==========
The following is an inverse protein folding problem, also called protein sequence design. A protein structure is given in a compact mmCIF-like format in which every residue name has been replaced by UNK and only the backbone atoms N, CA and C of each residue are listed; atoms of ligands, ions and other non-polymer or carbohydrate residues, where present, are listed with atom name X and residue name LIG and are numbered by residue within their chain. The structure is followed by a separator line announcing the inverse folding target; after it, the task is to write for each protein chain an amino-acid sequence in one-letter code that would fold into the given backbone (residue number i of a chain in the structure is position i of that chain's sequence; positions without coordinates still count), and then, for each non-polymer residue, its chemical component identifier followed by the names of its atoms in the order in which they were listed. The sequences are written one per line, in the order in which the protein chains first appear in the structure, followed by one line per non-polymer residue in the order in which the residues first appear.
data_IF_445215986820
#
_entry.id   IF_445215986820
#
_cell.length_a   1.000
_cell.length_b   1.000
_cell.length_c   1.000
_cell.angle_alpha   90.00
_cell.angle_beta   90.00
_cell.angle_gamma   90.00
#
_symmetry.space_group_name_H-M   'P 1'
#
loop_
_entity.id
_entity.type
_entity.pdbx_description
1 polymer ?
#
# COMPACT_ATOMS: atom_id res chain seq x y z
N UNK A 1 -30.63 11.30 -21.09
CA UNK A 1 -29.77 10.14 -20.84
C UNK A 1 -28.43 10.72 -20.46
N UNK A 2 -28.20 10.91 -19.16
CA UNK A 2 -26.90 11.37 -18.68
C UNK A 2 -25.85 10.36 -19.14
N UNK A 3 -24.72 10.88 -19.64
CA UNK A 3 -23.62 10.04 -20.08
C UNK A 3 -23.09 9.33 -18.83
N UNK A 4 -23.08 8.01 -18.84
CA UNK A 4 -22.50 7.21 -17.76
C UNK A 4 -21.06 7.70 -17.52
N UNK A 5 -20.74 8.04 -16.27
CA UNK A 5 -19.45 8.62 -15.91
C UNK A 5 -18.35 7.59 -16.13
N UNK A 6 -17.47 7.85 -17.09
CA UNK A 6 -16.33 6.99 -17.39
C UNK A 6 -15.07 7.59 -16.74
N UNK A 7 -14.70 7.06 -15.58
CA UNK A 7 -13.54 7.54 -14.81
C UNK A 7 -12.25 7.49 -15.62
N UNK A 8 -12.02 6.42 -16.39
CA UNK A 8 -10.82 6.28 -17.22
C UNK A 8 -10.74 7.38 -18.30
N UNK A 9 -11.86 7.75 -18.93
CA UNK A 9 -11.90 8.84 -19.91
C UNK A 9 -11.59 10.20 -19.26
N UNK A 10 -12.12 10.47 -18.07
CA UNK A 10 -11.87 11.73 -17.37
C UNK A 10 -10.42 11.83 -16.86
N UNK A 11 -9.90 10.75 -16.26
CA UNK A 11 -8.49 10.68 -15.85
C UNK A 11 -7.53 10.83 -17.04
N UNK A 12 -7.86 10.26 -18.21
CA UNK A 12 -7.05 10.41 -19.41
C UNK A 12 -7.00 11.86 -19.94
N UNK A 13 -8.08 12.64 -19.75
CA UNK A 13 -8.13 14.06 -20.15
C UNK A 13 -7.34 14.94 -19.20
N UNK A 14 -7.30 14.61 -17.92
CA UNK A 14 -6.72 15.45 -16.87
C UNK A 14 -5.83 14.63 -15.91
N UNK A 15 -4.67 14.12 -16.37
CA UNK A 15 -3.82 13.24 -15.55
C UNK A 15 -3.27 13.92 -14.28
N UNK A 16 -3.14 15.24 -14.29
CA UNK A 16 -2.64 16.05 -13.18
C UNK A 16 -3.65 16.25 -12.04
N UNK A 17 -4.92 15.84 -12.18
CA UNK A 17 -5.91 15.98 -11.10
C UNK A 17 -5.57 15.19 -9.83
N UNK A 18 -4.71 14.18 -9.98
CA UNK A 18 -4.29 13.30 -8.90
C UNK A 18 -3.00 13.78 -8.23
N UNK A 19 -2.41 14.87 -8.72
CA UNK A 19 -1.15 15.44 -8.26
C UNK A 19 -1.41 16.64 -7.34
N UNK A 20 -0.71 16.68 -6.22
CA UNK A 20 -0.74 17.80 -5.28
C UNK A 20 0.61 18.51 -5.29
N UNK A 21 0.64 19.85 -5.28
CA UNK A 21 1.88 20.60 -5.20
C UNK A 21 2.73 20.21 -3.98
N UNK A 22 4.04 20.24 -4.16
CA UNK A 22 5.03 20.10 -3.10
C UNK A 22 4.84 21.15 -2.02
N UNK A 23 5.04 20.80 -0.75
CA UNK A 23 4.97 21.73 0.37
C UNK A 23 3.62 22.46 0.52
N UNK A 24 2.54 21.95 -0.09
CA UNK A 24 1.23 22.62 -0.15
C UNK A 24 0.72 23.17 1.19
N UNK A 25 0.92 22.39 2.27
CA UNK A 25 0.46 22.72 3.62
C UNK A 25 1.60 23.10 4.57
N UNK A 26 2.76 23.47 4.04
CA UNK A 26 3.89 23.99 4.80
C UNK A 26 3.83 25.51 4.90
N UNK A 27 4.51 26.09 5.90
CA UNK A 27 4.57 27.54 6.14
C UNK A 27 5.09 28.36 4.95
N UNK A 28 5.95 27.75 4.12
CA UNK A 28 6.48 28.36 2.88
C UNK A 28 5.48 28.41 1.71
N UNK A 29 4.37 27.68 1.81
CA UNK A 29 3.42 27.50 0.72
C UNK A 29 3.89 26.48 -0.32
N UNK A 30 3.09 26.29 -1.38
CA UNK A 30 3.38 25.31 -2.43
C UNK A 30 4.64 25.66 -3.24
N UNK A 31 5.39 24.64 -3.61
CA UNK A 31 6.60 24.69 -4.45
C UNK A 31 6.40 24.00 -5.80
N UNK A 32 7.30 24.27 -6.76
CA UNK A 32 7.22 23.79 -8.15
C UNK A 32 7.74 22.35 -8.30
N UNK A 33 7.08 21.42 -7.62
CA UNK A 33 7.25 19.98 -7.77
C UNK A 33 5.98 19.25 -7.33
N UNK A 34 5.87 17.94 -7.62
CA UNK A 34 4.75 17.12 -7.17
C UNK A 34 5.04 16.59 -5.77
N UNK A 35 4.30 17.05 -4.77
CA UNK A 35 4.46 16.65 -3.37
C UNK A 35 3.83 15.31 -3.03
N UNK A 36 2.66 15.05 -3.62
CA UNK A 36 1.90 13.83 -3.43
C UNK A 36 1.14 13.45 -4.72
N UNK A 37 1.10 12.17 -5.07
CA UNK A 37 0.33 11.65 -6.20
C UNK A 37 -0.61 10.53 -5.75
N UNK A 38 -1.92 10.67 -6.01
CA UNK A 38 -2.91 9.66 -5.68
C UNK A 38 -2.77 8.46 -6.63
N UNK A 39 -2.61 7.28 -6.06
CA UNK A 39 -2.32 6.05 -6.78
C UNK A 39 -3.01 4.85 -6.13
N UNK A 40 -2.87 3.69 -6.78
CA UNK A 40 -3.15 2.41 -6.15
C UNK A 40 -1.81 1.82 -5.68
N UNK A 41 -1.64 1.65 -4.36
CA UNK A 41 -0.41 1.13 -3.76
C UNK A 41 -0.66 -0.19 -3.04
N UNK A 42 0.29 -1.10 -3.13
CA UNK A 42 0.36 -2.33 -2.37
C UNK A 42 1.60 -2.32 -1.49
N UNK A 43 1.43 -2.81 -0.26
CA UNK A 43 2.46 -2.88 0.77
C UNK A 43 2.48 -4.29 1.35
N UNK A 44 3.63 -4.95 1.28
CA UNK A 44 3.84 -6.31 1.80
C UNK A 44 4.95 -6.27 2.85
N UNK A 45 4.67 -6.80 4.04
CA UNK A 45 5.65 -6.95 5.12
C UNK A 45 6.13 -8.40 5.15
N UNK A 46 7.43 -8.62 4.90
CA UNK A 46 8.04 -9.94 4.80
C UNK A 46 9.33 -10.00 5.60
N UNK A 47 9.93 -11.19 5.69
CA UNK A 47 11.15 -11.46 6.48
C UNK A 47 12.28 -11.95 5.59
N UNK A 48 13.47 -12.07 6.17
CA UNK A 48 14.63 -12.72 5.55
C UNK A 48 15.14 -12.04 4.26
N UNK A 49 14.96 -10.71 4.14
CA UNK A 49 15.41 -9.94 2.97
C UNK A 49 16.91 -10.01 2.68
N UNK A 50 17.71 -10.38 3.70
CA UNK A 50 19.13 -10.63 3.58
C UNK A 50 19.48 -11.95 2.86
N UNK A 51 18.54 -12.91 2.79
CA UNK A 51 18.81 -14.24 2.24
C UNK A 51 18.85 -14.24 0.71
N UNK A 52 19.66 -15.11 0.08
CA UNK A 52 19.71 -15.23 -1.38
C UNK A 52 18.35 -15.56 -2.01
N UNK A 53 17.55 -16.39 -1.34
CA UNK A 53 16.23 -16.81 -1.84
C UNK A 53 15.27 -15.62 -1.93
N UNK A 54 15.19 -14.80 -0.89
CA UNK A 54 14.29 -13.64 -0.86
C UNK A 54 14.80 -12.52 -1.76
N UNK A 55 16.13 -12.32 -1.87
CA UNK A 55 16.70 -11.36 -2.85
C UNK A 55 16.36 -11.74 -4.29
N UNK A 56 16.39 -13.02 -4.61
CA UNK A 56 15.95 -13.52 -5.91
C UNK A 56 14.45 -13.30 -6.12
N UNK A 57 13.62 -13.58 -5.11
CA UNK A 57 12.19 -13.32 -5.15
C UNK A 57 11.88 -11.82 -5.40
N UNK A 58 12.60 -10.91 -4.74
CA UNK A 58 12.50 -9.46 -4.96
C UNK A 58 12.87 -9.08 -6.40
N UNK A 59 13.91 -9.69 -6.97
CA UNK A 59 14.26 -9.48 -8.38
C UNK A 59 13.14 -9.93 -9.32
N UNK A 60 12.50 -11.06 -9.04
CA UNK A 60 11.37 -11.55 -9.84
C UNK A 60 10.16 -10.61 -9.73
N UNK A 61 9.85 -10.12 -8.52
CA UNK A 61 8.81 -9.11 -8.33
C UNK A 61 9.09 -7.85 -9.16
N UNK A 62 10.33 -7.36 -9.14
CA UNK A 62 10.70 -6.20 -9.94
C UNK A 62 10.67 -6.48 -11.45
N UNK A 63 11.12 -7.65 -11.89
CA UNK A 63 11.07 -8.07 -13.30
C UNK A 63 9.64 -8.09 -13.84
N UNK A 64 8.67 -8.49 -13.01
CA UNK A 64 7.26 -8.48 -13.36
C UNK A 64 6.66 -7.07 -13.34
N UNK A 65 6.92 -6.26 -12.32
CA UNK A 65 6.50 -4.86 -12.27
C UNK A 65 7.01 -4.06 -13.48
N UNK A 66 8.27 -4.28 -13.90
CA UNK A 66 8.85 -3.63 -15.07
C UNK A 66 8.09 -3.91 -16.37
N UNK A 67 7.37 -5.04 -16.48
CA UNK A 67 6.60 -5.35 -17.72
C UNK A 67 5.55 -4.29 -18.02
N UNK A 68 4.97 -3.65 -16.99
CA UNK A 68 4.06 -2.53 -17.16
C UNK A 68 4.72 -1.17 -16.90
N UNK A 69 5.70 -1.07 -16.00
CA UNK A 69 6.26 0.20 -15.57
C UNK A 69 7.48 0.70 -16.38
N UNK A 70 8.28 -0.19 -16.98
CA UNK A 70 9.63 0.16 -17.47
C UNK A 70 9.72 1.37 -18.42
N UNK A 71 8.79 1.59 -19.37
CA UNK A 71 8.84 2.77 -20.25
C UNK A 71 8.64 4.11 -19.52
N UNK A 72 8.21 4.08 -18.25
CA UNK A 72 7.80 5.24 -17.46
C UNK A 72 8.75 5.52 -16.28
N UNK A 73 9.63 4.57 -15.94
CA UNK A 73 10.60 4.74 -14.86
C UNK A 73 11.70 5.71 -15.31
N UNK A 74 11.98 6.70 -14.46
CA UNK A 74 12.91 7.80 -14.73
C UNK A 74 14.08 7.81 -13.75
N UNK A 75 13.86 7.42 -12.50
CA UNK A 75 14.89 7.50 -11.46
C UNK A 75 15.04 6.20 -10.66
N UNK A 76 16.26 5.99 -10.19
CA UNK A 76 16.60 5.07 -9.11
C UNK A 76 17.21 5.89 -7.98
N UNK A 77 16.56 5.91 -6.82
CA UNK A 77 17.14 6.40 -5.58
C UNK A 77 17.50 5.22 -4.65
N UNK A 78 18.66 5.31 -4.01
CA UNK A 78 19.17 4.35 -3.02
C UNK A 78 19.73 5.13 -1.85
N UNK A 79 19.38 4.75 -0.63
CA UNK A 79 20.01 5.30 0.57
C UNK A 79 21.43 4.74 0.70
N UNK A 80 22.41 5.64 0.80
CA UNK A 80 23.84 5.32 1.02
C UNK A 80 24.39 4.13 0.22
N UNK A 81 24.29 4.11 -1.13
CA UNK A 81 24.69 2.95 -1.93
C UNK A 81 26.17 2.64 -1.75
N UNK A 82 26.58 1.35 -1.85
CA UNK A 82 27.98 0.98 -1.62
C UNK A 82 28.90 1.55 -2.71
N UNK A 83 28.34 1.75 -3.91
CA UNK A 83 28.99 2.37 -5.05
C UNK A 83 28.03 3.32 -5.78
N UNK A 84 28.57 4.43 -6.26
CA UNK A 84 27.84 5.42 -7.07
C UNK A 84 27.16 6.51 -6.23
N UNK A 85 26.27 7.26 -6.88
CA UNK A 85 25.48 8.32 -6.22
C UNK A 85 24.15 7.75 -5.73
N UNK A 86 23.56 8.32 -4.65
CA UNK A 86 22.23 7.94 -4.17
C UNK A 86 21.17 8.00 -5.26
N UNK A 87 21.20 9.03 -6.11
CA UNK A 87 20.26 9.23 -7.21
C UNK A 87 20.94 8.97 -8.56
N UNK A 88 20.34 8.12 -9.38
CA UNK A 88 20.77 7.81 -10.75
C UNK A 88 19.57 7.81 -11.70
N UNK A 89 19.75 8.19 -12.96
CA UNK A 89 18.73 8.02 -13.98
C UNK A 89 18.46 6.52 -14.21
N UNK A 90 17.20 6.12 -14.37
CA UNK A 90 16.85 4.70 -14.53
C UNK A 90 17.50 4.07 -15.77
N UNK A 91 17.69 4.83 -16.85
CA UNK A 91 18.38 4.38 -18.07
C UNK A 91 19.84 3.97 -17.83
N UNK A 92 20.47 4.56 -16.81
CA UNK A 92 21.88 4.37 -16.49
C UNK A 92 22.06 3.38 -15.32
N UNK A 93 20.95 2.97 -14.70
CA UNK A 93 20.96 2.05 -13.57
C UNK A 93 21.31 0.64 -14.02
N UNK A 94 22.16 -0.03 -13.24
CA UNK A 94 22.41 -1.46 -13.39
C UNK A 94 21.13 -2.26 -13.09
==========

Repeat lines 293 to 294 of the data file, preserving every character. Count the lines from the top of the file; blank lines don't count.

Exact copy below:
CA UNK A 91 18.38 4.38 -18.07
C UNK A 91 19.84 3.97 -17.83